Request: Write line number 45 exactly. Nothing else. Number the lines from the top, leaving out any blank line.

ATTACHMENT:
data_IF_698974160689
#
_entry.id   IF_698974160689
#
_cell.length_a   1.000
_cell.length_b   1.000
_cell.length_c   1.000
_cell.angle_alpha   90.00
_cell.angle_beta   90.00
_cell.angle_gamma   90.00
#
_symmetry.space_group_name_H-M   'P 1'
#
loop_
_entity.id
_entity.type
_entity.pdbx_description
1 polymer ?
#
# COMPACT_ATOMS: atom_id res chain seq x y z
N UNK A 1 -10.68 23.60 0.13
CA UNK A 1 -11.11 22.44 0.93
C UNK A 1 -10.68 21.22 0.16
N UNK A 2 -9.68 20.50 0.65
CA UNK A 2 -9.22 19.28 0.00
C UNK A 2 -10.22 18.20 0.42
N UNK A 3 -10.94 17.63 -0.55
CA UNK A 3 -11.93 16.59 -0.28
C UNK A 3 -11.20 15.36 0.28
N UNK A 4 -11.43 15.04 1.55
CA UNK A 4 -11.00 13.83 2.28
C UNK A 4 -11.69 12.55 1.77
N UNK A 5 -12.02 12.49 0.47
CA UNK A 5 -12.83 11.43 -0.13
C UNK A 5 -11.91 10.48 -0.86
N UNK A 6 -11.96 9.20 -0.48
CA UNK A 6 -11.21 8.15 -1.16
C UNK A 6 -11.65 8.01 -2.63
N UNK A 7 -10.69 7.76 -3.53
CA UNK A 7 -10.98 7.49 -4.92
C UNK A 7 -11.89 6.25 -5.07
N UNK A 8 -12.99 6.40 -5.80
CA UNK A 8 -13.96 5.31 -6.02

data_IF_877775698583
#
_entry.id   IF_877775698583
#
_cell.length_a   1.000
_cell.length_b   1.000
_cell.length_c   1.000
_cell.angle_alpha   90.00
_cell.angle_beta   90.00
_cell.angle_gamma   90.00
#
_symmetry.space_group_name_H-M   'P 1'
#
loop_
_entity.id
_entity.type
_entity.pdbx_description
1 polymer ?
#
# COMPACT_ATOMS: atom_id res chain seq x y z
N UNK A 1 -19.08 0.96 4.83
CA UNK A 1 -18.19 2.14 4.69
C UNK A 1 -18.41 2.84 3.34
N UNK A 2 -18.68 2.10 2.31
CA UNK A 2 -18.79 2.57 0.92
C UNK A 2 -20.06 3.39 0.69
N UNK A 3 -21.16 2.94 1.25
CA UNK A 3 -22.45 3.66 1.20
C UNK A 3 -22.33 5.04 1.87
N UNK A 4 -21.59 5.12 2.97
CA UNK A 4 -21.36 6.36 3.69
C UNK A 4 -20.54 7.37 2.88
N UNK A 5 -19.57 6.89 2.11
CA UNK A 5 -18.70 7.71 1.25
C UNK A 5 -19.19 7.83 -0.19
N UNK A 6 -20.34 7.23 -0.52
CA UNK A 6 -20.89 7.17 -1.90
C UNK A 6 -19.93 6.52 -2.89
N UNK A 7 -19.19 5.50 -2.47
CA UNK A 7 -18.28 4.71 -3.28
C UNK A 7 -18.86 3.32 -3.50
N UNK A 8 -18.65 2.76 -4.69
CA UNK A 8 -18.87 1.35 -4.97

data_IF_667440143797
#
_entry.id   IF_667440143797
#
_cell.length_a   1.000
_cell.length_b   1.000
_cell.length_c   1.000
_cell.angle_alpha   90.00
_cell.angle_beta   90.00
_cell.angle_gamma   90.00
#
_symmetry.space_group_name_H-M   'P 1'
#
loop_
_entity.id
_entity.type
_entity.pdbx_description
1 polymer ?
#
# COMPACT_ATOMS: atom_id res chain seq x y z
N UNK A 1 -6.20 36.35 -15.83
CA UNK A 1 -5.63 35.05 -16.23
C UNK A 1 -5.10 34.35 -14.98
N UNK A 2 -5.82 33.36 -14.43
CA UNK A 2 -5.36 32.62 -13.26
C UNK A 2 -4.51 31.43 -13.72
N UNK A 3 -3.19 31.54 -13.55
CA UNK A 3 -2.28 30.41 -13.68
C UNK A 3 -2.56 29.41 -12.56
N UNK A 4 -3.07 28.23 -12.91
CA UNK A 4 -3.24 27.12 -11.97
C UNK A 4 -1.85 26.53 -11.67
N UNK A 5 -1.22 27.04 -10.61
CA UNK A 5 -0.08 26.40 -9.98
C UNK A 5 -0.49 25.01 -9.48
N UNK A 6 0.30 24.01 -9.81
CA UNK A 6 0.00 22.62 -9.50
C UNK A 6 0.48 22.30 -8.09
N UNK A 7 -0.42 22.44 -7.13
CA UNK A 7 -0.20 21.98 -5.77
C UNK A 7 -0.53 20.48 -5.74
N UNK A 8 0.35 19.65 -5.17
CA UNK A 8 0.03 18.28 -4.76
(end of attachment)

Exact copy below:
#